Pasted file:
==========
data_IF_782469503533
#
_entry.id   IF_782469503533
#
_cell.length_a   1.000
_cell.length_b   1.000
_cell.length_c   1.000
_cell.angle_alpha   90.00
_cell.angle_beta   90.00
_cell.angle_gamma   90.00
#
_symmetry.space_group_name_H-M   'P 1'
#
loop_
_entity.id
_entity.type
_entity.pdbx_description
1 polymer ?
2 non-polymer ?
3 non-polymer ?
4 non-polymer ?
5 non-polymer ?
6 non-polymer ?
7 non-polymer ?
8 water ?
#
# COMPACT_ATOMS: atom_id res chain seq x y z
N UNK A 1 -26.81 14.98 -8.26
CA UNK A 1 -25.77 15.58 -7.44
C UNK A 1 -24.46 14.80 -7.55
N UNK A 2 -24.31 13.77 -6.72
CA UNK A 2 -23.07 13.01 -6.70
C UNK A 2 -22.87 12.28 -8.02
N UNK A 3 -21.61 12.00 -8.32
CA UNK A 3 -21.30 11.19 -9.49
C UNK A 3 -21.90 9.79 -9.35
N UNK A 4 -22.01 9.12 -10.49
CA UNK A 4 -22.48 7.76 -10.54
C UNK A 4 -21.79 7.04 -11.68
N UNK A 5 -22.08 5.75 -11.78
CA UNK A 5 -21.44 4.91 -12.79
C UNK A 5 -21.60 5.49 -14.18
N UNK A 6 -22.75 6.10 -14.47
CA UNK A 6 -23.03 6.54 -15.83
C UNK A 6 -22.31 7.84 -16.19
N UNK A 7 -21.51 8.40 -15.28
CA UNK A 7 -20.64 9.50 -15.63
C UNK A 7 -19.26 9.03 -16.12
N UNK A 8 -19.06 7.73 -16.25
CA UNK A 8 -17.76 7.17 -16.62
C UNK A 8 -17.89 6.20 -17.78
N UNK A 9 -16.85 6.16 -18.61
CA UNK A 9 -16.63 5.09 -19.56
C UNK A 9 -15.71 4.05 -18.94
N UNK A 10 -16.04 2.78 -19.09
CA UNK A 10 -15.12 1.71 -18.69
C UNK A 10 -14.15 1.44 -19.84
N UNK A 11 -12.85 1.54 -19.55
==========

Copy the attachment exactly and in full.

data_IF_782469503533
#
_entry.id   IF_782469503533
#
_cell.length_a   1.000
_cell.length_b   1.000
_cell.length_c   1.000
_cell.angle_alpha   90.00
_cell.angle_beta   90.00
_cell.angle_gamma   90.00
#
_symmetry.space_group_name_H-M   'P 1'
#
loop_
_entity.id
_entity.type
_entity.pdbx_description
1 polymer ?
2 non-polymer ?
3 non-polymer ?
4 non-polymer ?
5 non-polymer ?
6 non-polymer ?
7 non-polymer ?
8 water ?
#
# COMPACT_ATOMS: atom_id res chain seq x y z
N UNK A 1 -26.81 14.98 -8.26
CA UNK A 1 -25.77 15.58 -7.44
C UNK A 1 -24.46 14.80 -7.55
N UNK A 2 -24.31 13.77 -6.72
CA UNK A 2 -23.07 13.01 -6.70
C UNK A 2 -22.87 12.28 -8.02
N UNK A 3 -21.61 12.00 -8.32
CA UNK A 3 -21.30 11.19 -9.49
C UNK A 3 -21.90 9.79 -9.35
N UNK A 4 -22.01 9.12 -10.49
CA UNK A 4 -22.48 7.76 -10.54
C UNK A 4 -21.79 7.04 -11.68
N UNK A 5 -22.08 5.75 -11.78
CA UNK A 5 -21.44 4.91 -12.79
C UNK A 5 -21.60 5.49 -14.18
N UNK A 6 -22.75 6.10 -14.47
CA UNK A 6 -23.03 6.54 -15.83
C UNK A 6 -22.31 7.84 -16.19
N UNK A 7 -21.51 8.40 -15.28
CA UNK A 7 -20.64 9.50 -15.63
C UNK A 7 -19.26 9.03 -16.12
N UNK A 8 -19.06 7.73 -16.25
CA UNK A 8 -17.76 7.17 -16.62
C UNK A 8 -17.89 6.20 -17.78
N UNK A 9 -16.85 6.16 -18.61
CA UNK A 9 -16.63 5.09 -19.56
C UNK A 9 -15.71 4.05 -18.94
N UNK A 10 -16.04 2.78 -19.09
CA UNK A 10 -15.12 1.71 -18.69
C UNK A 10 -14.15 1.44 -19.84
N UNK A 11 -12.85 1.54 -19.55